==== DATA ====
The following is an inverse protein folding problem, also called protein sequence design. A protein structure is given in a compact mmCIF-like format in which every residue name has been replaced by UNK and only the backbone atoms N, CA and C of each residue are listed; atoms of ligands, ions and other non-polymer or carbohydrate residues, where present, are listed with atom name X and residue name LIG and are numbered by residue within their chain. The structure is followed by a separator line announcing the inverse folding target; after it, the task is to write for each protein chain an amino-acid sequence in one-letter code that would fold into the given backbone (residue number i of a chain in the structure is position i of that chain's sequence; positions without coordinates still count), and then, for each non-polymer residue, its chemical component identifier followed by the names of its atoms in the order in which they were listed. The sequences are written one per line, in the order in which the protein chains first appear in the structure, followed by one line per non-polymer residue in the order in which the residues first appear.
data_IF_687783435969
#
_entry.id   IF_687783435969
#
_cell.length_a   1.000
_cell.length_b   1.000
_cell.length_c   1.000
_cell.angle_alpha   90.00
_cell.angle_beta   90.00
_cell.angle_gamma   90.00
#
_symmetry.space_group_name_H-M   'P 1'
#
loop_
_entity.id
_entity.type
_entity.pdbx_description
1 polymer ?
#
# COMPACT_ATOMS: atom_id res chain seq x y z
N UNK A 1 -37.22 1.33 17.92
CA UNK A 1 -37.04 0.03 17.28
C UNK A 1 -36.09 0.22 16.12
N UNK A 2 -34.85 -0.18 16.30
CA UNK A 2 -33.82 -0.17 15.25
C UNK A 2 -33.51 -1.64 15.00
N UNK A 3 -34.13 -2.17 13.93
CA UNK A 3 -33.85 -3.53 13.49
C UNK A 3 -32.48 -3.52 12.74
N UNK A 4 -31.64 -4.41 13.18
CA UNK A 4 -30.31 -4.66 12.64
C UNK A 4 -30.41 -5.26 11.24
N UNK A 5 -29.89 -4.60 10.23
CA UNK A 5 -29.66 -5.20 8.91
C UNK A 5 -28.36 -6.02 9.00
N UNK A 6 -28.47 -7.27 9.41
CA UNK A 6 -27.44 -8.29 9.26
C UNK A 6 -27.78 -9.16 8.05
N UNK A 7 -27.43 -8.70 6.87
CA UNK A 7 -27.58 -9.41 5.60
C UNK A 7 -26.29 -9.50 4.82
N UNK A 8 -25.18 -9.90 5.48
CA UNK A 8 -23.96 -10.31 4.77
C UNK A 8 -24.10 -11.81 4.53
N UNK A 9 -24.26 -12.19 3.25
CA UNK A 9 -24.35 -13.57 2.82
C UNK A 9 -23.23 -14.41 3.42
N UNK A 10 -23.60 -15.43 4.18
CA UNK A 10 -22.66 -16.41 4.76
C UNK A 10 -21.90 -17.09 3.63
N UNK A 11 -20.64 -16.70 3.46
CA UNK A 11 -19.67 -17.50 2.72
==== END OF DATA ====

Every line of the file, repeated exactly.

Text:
The following is an inverse protein folding problem, also called protein sequence design. A protein structure is given in a compact mmCIF-like format in which every residue name has been replaced by UNK and only the backbone atoms N, CA and C of each residue are listed; atoms of ligands, ions and other non-polymer or carbohydrate residues, where present, are listed with atom name X and residue name LIG and are numbered by residue within their chain. The structure is followed by a separator line announcing the inverse folding target; after it, the task is to write for each protein chain an amino-acid sequence in one-letter code that would fold into the given backbone (residue number i of a chain in the structure is position i of that chain's sequence; positions without coordinates still count), and then, for each non-polymer residue, its chemical component identifier followed by the names of its atoms in the order in which they were listed. The sequences are written one per line, in the order in which the protein chains first appear in the structure, followed by one line per non-polymer residue in the order in which the residues first appear.
data_IF_687783435969
#
_entry.id   IF_687783435969
#
_cell.length_a   1.000
_cell.length_b   1.000
_cell.length_c   1.000
_cell.angle_alpha   90.00
_cell.angle_beta   90.00
_cell.angle_gamma   90.00
#
_symmetry.space_group_name_H-M   'P 1'
#
loop_
_entity.id
_entity.type
_entity.pdbx_description
1 polymer ?
#
# COMPACT_ATOMS: atom_id res chain seq x y z
N UNK A 1 -37.22 1.33 17.92
CA UNK A 1 -37.04 0.03 17.28
C UNK A 1 -36.09 0.22 16.12
N UNK A 2 -34.85 -0.18 16.30
CA UNK A 2 -33.82 -0.17 15.25
C UNK A 2 -33.51 -1.64 15.00
N UNK A 3 -34.13 -2.17 13.93
CA UNK A 3 -33.85 -3.53 13.49
C UNK A 3 -32.48 -3.52 12.74
N UNK A 4 -31.64 -4.41 13.18
CA UNK A 4 -30.31 -4.66 12.64
C UNK A 4 -30.41 -5.26 11.24
N UNK A 5 -29.89 -4.60 10.23
CA UNK A 5 -29.66 -5.20 8.91
C UNK A 5 -28.36 -6.02 9.00
N UNK A 6 -28.47 -7.27 9.41
CA UNK A 6 -27.44 -8.29 9.26
C UNK A 6 -27.78 -9.16 8.05
N UNK A 7 -27.43 -8.70 6.87
CA UNK A 7 -27.58 -9.41 5.60
C UNK A 7 -26.29 -9.50 4.82
N UNK A 8 -25.18 -9.90 5.48
CA UNK A 8 -23.96 -10.31 4.77
C UNK A 8 -24.10 -11.81 4.53
N UNK A 9 -24.26 -12.19 3.25
CA UNK A 9 -24.35 -13.57 2.82
C UNK A 9 -23.23 -14.41 3.42
N UNK A 10 -23.60 -15.43 4.18
CA UNK A 10 -22.66 -16.41 4.76
C UNK A 10 -21.90 -17.09 3.63
N UNK A 11 -20.64 -16.70 3.46
CA UNK A 11 -19.67 -17.50 2.72